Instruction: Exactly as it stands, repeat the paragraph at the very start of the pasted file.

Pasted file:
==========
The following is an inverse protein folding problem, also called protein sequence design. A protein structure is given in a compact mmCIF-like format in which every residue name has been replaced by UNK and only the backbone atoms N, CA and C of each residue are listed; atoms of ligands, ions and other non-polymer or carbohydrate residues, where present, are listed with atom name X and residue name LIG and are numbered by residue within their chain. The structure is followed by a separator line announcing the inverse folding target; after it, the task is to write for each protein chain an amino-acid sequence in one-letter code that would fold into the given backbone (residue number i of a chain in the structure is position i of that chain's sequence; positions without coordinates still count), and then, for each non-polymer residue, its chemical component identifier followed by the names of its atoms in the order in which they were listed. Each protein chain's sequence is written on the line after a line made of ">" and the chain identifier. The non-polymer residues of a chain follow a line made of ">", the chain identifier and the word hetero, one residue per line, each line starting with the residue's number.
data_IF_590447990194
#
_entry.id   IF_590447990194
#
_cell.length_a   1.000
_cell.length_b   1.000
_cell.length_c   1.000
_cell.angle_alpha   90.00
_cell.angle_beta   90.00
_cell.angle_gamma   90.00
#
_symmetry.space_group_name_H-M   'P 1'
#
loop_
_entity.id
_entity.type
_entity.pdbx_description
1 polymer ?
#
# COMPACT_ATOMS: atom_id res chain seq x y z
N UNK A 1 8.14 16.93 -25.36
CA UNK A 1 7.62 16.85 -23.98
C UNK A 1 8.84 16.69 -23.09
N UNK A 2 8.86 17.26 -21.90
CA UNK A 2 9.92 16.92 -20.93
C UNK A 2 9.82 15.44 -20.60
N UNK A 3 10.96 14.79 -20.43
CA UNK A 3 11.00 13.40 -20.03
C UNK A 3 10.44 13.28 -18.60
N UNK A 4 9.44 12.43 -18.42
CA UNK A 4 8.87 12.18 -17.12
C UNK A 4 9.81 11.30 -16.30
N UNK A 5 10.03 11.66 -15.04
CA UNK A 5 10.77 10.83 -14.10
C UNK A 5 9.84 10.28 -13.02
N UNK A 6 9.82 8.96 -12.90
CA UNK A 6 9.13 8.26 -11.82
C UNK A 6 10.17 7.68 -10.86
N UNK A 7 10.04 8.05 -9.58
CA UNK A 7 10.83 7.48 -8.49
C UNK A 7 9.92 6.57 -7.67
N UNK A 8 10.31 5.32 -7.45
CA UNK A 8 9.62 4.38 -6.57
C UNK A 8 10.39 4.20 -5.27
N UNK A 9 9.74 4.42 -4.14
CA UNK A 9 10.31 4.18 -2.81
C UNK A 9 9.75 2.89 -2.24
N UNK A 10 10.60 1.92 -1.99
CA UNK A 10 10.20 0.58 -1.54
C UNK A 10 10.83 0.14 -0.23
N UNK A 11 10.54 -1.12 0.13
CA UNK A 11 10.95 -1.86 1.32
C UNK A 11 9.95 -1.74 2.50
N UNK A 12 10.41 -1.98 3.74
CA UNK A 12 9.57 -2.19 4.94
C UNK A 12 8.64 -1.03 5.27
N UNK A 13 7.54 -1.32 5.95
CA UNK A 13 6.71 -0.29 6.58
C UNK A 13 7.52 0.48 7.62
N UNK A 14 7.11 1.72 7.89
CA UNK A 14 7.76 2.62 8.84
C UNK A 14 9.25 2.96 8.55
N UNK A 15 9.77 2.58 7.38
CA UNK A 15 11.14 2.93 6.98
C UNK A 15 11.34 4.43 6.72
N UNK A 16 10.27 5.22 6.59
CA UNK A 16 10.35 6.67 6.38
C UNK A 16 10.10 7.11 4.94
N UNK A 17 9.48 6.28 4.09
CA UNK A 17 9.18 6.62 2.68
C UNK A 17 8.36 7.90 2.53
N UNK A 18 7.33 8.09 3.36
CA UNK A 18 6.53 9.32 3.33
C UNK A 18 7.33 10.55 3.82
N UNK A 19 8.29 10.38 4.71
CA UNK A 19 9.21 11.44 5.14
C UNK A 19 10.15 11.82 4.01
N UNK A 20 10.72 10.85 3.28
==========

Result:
The following is an inverse protein folding problem, also called protein sequence design. A protein structure is given in a compact mmCIF-like format in which every residue name has been replaced by UNK and only the backbone atoms N, CA and C of each residue are listed; atoms of ligands, ions and other non-polymer or carbohydrate residues, where present, are listed with atom name X and residue name LIG and are numbered by residue within their chain. The structure is followed by a separator line announcing the inverse folding target; after it, the task is to write for each protein chain an amino-acid sequence in one-letter code that would fold into the given backbone (residue number i of a chain in the structure is position i of that chain's sequence; positions without coordinates still count), and then, for each non-polymer residue, its chemical component identifier followed by the names of its atoms in the order in which they were listed. Each protein chain's sequence is written on the line after a line made of ">" and the chain identifier. The non-polymer residues of a chain follow a line made of ">", the chain identifier and the word hetero, one residue per line, each line starting with the residue's number.